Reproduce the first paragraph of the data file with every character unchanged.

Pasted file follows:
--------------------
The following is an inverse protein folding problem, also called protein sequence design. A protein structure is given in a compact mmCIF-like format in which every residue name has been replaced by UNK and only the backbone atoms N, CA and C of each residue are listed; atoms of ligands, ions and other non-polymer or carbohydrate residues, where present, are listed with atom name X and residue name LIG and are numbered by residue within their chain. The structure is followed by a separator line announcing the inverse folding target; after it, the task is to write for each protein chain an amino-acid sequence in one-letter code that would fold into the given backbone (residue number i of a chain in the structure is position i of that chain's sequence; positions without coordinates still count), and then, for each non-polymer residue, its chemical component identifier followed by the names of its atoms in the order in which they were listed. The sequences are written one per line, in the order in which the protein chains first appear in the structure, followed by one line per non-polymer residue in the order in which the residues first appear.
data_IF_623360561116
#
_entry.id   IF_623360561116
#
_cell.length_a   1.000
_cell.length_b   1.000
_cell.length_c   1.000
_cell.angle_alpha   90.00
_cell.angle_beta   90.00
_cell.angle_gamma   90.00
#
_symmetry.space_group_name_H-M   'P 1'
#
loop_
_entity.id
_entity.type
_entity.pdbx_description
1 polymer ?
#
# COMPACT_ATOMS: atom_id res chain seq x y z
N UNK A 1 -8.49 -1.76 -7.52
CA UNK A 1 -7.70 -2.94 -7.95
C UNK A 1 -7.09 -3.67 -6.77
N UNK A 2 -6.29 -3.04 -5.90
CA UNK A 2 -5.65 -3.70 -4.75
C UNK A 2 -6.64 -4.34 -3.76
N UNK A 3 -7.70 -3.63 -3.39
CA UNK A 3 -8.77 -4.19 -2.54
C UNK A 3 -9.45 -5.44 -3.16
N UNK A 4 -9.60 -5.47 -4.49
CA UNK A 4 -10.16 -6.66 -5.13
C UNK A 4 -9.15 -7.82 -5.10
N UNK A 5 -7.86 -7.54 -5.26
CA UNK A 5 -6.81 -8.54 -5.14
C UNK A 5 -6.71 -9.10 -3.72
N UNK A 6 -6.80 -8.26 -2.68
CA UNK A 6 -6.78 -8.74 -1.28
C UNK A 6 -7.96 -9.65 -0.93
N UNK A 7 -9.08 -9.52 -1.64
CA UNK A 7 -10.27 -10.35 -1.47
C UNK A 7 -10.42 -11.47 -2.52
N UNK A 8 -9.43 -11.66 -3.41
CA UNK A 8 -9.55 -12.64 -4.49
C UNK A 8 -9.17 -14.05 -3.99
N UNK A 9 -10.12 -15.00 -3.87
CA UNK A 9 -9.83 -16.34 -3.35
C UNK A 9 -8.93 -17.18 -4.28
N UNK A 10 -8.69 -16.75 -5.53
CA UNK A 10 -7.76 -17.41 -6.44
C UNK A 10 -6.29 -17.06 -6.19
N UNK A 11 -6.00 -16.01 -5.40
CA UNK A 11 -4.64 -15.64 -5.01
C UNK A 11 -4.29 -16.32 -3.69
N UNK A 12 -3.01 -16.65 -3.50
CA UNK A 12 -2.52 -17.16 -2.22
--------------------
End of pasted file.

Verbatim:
The following is an inverse protein folding problem, also called protein sequence design. A protein structure is given in a compact mmCIF-like format in which every residue name has been replaced by UNK and only the backbone atoms N, CA and C of each residue are listed; atoms of ligands, ions and other non-polymer or carbohydrate residues, where present, are listed with atom name X and residue name LIG and are numbered by residue within their chain. The structure is followed by a separator line announcing the inverse folding target; after it, the task is to write for each protein chain an amino-acid sequence in one-letter code that would fold into the given backbone (residue number i of a chain in the structure is position i of that chain's sequence; positions without coordinates still count), and then, for each non-polymer residue, its chemical component identifier followed by the names of its atoms in the order in which they were listed. The sequences are written one per line, in the order in which the protein chains first appear in the structure, followed by one line per non-polymer residue in the order in which the residues first appear.